Crystals are pretty, there’s no doubt about that. But can they do anything for your health and wellbeing?
The belief that precious stones have healing powers has been around for centuries. In current practice, it’s most often associated with the New Age movement. It draws on the Chinese concept of life energy (qi) and the Hindu/Buddhist concept of chakras. Different stones are associated with different healing properties, and are associated with chakra points based on colour. The crystals are thought to facilitate the release of negative energy and the intake of positive energy.
There has been very little research to evaluate claims that crystals have healing powers. A study mentioned in the Wikipedia article on crystal healing found that in a study of 80 participants there was no difference in reported effects when volunteers meditated with a genuine quartz stone versus an identical-appearing placebo stone.
Gwyneth Paltrow’s website Goop is a home for all things woo-woo, and it doesn’t fail to deliver with an article on crystal healing. Apparently, crystals can pick up “dense or stale energy.” To cleanse them, you can bury them in dirt for a week, or leave them out in the moonlight for 6 nights during a full moon. I wonder what sort of cleansing is considered appropriate after you’ve had a jade egg stuck up your vagina.
According to a crystal crash course from EnergyMuse, you need to set an intention or “program” a crystal. This is done by cleansing it and then connecting to your highest vibration and telling the crystal what your intention is.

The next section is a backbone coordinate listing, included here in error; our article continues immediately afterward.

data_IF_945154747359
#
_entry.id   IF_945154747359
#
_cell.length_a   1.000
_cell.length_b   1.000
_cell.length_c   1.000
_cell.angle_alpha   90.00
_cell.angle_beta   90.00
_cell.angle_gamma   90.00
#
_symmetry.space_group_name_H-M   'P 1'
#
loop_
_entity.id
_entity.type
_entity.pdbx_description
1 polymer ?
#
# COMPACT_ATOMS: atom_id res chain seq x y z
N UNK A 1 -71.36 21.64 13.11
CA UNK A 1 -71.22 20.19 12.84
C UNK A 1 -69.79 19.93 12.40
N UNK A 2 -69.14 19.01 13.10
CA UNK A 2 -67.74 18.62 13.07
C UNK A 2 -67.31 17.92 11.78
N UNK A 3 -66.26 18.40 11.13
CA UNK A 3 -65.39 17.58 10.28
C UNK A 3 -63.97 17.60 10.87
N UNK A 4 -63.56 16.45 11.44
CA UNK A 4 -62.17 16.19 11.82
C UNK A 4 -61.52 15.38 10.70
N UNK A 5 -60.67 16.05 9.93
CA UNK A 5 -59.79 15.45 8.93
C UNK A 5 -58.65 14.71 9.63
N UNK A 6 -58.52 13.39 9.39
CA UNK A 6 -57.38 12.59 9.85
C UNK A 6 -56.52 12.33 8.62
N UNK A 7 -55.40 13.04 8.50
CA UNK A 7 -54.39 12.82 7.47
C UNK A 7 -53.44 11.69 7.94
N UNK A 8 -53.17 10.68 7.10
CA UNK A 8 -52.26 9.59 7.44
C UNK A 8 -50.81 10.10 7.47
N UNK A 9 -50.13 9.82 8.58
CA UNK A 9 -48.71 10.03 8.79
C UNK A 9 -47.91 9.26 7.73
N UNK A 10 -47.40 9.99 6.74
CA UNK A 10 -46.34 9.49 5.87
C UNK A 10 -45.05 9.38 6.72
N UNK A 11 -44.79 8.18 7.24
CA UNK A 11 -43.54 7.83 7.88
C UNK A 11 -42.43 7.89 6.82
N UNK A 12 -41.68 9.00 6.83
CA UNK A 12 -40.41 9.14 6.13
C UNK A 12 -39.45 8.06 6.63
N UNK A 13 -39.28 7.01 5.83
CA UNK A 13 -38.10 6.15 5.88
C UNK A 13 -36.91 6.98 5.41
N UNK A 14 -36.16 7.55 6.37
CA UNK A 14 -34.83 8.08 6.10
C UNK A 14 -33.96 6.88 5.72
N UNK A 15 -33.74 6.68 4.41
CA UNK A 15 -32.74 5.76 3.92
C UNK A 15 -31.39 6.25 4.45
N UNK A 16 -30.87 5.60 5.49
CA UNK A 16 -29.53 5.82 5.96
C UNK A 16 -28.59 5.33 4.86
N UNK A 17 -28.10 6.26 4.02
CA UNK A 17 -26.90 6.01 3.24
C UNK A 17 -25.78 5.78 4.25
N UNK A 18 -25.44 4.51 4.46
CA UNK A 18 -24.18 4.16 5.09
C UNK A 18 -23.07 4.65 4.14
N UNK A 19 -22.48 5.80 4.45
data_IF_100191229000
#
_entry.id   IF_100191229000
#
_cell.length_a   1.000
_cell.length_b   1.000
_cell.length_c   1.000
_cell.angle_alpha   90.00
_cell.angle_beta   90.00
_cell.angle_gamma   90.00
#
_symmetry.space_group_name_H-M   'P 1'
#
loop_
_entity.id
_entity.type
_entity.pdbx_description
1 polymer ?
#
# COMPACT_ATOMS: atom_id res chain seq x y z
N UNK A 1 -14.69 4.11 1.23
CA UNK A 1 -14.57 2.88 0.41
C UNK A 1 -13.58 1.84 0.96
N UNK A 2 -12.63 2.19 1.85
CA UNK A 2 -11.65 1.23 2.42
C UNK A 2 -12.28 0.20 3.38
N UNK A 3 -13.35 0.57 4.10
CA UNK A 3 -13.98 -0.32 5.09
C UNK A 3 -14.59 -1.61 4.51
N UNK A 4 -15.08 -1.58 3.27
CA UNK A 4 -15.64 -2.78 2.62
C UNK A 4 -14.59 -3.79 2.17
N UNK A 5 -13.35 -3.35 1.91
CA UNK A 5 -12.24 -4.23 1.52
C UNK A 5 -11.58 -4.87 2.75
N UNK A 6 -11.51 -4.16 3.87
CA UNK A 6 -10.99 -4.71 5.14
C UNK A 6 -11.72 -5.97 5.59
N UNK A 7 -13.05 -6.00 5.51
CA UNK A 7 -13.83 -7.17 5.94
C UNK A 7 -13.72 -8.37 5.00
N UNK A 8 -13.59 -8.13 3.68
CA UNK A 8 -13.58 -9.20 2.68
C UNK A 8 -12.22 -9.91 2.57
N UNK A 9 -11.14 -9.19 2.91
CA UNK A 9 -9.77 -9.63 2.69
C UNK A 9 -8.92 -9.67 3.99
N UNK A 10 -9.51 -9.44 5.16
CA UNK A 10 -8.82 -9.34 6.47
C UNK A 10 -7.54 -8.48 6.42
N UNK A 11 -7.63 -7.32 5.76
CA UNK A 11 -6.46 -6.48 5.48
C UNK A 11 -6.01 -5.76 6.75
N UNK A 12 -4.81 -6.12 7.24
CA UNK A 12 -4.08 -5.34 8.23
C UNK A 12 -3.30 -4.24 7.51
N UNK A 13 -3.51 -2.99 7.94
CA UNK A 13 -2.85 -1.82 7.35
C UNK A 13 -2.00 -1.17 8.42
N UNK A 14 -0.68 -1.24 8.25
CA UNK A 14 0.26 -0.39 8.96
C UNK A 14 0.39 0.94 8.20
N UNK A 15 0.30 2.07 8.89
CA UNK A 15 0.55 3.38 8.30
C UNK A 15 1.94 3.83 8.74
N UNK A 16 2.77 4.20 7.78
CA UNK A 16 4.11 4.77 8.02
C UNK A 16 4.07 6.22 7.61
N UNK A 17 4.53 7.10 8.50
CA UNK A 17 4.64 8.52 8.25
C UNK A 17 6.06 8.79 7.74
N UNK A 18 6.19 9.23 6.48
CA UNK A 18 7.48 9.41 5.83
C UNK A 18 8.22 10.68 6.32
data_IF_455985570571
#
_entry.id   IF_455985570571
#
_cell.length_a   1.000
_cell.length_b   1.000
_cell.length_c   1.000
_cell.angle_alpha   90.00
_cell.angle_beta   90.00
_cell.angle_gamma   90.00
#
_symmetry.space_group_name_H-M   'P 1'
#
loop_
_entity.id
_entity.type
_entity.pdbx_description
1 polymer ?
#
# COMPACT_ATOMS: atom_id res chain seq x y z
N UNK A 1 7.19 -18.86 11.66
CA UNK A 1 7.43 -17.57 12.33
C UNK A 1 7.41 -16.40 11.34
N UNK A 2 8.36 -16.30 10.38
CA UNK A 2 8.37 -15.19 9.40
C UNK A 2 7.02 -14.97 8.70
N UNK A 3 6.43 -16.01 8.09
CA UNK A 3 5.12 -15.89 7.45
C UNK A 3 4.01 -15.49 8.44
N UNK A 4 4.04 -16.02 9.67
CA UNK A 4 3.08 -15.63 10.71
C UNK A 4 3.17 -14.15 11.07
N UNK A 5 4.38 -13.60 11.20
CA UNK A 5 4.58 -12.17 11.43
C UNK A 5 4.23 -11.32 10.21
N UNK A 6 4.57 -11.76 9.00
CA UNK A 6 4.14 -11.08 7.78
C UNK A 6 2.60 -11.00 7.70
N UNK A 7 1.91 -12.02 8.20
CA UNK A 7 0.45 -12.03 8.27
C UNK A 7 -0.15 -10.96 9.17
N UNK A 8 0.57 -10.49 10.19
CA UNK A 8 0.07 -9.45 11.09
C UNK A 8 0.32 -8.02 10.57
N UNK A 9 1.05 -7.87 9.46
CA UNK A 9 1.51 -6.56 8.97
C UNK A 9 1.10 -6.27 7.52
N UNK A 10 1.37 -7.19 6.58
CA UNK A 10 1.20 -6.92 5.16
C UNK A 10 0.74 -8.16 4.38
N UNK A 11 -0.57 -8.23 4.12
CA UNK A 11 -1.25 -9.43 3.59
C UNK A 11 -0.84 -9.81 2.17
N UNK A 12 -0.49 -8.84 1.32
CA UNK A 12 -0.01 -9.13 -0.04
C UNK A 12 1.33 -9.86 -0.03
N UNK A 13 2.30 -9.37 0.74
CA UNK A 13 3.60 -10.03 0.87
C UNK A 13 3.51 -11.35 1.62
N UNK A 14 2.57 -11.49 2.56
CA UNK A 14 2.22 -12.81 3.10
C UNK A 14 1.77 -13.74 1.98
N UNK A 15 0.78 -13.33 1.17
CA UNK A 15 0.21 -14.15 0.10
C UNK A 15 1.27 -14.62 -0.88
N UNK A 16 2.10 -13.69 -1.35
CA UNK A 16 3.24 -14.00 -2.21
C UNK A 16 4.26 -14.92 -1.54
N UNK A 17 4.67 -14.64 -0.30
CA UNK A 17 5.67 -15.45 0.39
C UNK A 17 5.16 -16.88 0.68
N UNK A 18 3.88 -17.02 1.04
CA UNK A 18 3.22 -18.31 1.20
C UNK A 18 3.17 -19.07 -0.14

Apparently wearing crystals in one’s bra is a thing, and this keeps them nice and cozy with your heart chakra. Model Miranda Kerr gets in on this action by sticking a rose quartz crystal in her bra. For bra-stuffing purposes, the Earth Crystals site suggests rose quartz, clear Quartz, Tourmaline, Shungite, Citrine, Calcite Mangano and Smokey Quartz. Perhaps not all at once, though; that could start to get a bit uncomfortable.
There’s a first aid manual for crystal healing, because why wouldn’t there be, right? Taking a look at the recommendations for depression, the author gets awfully specific about what certain crystals do. For example:
“Amazonite helps with severe despondency and feelings of impotence, especially if one feels a victim of some overwhelming fate. It encourages a healthy belief in life and stimulates the concept of taking one’s fate in one’s own hands.”
“Golden Topaz helps with all depression, no matter what the cause. It strengthens self-confidence and the ability to express oneself. It also enables you to regain control of those parts of life that you might believe are lost. It helps with living one’s own life and sticking to one’s own ideas, wishes and ideals.”
While this sounds fabulous, is it plausible? “The concept of taking one’s fate in one’s own hands” is very specific yet at the same time quite a nebulous construct. How would a crystal possibly latch on to that? I’m guessing the explanation would have to do with the crystals vibrating at the same frequency as certain thoughts, although that is, to borrow a convenient term from the Brits, a load of bollocks.
The real downside of all the crystal fanaticism is that mining for gemstones is often done by children in unsafe conditions for extremely low wages.
Gemstones are pretty and make nice jewellry, but that’s where it ends for me. Are you inclined to jump on the crystal bandwagon?
- EnergyMuse: Crystal crash course: A beginner’s guide to healing crystals
- Gienger, M. (2006). The Healing Crystal First Aid Manual. Earthdancer Books.
- Goop: 8 Crystals for better energy
- LiveScience: Crystal healing: Stone-cold facts about gemstone healing
- Wikipedia: Crystal healing
There’s more on pseudoscience and public health on The Science Corner.The Science Corner: Debunking Pseudoscience